Extract from an article by Josh Gordon and Benjamin Preiss
Victoria’s higher-education sector has slumped deeply into the red, with the financial watchdog revealing half of the state’s TAFEs are running at a loss after savage government funding cuts.
A leaked assessment by the Victorian Auditor-General’s Office has found seven out of 14 public TAFEs are in deficit, including two in doubt ”as a going concern”.
The finding comes at an awkward time for the Napthine government, which is desperate to avoid an electoral backlash in rural and regional Victoria less than eight months from the state election.
The briefing document – obtained by The Age – shows state government operating contributions for the sector plunged by $119 million, or 159 per cent, in 2013. Capital funding for buildings and equipment fell by $14 million, or 36 per cent.
The hit was only partly offset by higher student charges, with fee revenue up by $32 million or 9 per cent.
But the report showed the financial health of the sector had deteriorated dramatically. It said underlying profits dropped by 121 per cent, with the sector reporting an overall loss of $12 million.
Recently retired Holmesglen TAFE chief executive Bruce Mackenzie said the training system was ”badly underfunded”.
He said the Victorian government was the ”meanest in Australia” in terms of funding the state’s public TAFEs, and predicted extensive mergers, particularly in regional Victoria.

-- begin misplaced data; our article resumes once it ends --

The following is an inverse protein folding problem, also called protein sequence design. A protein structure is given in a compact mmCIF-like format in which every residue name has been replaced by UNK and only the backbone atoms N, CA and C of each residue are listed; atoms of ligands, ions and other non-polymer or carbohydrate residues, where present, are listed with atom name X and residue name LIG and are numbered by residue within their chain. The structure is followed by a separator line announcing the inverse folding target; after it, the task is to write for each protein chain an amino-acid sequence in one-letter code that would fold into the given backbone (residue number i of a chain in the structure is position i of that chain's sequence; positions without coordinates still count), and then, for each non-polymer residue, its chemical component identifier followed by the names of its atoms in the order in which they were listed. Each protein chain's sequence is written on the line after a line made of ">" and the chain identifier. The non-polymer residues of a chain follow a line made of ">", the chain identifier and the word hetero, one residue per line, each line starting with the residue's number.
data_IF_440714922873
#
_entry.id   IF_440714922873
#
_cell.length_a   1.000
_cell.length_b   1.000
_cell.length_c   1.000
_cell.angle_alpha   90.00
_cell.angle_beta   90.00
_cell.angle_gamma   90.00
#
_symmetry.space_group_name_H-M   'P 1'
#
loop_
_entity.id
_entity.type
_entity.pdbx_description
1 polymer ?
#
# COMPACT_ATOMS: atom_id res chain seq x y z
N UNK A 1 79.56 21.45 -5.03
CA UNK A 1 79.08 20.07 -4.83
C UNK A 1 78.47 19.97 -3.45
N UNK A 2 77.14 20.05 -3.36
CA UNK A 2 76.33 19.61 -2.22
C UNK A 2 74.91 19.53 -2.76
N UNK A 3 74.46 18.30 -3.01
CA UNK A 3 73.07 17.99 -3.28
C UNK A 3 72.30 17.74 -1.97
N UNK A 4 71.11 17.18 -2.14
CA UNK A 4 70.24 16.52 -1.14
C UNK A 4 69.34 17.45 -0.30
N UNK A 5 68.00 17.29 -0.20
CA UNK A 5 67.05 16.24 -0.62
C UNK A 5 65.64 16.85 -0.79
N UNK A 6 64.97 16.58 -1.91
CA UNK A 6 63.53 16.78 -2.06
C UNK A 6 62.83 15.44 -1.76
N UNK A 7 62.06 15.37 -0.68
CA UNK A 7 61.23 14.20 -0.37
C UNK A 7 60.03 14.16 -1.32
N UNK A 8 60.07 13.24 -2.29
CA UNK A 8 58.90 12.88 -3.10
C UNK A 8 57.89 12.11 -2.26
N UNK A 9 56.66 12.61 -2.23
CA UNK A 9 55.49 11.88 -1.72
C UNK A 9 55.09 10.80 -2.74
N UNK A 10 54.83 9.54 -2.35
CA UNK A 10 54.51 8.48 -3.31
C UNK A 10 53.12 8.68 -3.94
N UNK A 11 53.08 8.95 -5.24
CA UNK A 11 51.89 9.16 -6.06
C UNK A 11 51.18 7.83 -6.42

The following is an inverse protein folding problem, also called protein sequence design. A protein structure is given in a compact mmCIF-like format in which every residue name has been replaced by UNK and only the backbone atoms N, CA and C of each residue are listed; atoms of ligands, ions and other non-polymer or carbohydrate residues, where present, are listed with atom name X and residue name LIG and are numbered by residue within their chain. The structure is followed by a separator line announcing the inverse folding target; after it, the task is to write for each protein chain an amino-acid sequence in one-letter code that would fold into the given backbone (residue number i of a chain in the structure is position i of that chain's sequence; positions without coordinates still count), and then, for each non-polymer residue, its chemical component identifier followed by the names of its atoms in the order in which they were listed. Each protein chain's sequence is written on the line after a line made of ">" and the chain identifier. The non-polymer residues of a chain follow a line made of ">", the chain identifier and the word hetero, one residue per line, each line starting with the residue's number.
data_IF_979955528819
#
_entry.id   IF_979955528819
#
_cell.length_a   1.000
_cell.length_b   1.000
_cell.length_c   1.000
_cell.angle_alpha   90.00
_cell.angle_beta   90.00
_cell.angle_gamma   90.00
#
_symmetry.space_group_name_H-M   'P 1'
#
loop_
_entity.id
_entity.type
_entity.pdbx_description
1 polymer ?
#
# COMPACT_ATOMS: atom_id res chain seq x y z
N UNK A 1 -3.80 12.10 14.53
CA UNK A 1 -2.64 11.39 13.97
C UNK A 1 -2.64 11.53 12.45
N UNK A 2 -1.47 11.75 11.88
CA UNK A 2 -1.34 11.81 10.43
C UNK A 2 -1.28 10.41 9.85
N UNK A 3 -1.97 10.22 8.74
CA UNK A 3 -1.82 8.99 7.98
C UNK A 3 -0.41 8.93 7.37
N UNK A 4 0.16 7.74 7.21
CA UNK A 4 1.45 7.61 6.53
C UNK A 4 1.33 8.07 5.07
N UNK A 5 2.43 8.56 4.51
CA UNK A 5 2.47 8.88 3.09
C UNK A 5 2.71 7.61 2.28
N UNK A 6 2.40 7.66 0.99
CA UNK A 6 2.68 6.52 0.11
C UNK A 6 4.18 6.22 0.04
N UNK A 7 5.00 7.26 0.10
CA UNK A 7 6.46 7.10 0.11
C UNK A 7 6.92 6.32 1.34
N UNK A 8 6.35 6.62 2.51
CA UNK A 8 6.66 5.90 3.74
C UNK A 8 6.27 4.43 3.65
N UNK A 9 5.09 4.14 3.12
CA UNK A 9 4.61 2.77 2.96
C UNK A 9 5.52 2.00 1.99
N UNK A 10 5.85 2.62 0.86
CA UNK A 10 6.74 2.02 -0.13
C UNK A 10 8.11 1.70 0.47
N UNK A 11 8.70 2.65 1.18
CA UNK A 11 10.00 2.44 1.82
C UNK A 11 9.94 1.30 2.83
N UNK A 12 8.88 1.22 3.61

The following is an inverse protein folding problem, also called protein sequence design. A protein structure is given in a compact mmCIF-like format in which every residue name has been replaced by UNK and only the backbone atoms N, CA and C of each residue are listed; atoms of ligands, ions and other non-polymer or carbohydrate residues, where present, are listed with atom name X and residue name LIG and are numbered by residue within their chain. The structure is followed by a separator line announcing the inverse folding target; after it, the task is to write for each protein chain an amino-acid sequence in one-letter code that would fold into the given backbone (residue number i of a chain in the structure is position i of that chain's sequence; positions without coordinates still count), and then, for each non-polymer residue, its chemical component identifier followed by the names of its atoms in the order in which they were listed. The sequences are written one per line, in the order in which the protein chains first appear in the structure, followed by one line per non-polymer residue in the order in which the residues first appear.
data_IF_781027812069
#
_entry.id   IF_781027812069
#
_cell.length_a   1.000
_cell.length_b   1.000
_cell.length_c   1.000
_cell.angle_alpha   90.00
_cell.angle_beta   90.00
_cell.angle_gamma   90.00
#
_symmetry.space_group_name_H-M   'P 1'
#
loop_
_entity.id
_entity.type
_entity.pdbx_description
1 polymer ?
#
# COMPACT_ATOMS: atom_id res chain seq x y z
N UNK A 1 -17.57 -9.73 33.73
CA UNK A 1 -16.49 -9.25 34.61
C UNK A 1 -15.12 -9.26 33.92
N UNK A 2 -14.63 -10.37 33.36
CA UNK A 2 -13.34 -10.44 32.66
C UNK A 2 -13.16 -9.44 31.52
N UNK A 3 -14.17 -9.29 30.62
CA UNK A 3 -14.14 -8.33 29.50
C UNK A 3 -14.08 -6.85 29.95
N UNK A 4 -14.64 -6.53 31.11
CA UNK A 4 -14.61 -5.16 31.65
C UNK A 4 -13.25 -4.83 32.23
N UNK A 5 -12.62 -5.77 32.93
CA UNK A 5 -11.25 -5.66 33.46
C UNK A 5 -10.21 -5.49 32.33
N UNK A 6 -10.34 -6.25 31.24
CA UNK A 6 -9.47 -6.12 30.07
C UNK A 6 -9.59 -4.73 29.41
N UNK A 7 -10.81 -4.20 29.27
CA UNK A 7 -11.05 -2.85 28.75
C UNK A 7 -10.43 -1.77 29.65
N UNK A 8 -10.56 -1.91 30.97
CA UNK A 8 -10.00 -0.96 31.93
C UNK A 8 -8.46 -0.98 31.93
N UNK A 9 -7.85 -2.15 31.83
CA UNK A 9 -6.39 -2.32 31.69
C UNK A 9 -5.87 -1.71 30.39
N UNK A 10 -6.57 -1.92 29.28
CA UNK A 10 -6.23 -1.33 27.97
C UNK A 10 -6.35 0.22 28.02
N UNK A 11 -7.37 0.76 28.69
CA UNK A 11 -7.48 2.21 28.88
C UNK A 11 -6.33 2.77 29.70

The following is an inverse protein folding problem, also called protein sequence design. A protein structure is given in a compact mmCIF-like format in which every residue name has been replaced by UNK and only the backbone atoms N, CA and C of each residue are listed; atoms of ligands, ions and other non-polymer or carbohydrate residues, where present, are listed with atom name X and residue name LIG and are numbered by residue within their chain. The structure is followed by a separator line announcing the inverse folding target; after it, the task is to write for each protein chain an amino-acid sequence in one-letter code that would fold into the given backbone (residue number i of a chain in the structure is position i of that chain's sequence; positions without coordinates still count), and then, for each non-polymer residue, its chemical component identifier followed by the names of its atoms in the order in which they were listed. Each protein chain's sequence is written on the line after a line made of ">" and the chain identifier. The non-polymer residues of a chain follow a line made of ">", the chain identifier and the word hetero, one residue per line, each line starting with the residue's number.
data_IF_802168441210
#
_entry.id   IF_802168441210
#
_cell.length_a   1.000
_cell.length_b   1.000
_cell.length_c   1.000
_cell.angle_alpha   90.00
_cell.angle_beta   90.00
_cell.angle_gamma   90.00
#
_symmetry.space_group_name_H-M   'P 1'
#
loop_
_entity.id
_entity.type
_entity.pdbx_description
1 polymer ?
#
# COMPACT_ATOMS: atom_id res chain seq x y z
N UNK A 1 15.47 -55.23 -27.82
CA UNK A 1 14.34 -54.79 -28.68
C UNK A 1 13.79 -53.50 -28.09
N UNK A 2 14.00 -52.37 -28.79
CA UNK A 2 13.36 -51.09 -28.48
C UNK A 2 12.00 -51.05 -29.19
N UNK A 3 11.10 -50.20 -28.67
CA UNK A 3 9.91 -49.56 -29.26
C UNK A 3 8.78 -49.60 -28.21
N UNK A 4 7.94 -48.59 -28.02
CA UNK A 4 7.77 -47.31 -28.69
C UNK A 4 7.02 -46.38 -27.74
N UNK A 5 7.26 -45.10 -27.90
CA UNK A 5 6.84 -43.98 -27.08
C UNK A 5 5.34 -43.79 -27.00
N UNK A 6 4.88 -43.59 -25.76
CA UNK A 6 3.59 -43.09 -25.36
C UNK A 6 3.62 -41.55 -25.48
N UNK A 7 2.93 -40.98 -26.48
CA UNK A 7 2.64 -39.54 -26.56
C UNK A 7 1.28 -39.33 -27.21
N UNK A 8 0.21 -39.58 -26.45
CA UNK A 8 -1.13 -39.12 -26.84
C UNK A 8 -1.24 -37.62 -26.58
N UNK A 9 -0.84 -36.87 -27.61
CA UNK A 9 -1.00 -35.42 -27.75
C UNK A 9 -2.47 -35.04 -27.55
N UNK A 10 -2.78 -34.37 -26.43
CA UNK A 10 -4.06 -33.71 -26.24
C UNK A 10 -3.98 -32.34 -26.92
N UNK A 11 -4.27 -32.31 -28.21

”It’s just a recipe for a bad economic outcome for Victoria,” Mr Mackenzie said.
The leaked report follows a 2012 decision by the state government to slash TAFE funding by $300 million to help maintain a budget surplus.
After taking over as Premier last year, Denis Napthine announced $200 million over four years for ”innovation and structural reform”. But some critics have said this money will be spent on TAFE mergers.
Concerns about the potential impact of the cuts were echoed in annual reports released last week. Holmesglen chief executive Mary Faraone revealed the institute had posted a deficit for only the second time in 30 years, blaming lower training subsidy rates and the loss of annual funding as a public provider.
Kangan’s annual report shows the institute was able to produce a profit only after slashing average teaching costs by 21.9 per cent in 2013 after a 22 per cent cut in average government funding over the year…(continues)
SOURCE: Josh Gordon and Benjamin Preiss, “TAFE funding in crisis”, The Age, )8 April 2014
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